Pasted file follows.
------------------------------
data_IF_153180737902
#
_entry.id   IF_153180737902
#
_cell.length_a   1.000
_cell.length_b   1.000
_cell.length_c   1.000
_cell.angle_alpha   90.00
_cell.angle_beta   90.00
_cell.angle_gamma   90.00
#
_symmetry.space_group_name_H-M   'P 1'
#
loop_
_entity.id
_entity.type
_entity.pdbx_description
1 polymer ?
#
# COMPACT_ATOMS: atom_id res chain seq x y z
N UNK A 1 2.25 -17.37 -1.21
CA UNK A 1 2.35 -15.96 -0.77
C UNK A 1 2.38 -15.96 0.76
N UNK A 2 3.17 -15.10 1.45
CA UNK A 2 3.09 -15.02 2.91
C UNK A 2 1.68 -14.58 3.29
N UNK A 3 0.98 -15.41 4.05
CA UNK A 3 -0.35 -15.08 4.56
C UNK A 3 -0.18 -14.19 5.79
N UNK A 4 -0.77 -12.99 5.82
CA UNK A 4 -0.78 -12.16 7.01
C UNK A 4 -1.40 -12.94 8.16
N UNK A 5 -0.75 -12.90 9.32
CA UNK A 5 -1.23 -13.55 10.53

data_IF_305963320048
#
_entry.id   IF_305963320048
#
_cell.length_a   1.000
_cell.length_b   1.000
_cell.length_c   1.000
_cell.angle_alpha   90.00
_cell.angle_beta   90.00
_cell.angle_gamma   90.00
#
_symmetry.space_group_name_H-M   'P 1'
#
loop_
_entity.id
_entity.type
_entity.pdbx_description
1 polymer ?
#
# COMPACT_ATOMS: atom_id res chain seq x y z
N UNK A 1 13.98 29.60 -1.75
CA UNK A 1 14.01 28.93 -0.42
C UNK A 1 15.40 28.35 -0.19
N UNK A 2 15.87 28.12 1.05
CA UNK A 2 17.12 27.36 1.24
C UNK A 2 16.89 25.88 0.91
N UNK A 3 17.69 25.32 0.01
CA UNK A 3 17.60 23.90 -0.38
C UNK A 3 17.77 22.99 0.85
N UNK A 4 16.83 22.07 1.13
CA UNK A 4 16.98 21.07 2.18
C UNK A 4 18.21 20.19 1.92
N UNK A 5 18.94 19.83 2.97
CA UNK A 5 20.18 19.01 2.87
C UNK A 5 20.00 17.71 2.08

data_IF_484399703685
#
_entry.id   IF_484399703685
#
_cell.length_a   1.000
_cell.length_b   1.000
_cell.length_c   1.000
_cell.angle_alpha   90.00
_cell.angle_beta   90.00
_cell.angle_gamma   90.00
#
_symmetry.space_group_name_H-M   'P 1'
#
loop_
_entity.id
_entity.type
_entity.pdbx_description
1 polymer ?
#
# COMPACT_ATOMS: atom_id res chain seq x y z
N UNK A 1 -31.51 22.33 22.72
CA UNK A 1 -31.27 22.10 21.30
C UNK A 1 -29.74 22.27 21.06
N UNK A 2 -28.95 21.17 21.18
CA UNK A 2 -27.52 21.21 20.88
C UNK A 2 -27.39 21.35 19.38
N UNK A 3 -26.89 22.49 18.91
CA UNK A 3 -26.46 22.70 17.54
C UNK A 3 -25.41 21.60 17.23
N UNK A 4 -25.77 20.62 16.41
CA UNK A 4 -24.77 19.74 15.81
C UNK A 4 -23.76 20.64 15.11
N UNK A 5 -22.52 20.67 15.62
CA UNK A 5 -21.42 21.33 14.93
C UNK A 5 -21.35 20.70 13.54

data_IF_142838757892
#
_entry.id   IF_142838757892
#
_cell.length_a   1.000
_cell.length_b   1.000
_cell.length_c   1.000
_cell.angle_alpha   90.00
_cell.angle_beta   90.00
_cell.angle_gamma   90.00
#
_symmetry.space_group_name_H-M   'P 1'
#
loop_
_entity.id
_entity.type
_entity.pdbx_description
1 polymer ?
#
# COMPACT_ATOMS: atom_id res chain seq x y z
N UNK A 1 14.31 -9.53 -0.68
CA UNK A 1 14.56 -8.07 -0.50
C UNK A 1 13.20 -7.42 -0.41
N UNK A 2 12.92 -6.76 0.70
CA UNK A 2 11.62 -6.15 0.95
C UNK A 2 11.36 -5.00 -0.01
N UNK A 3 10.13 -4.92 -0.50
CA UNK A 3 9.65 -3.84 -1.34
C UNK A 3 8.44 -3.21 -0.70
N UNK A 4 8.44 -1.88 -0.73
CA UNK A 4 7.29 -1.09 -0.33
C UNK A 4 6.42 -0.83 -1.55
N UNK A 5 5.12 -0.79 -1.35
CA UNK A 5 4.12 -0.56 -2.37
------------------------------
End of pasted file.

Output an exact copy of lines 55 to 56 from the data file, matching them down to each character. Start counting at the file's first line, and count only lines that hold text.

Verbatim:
N UNK A 1 13.98 29.60 -1.75
CA UNK A 1 14.01 28.93 -0.42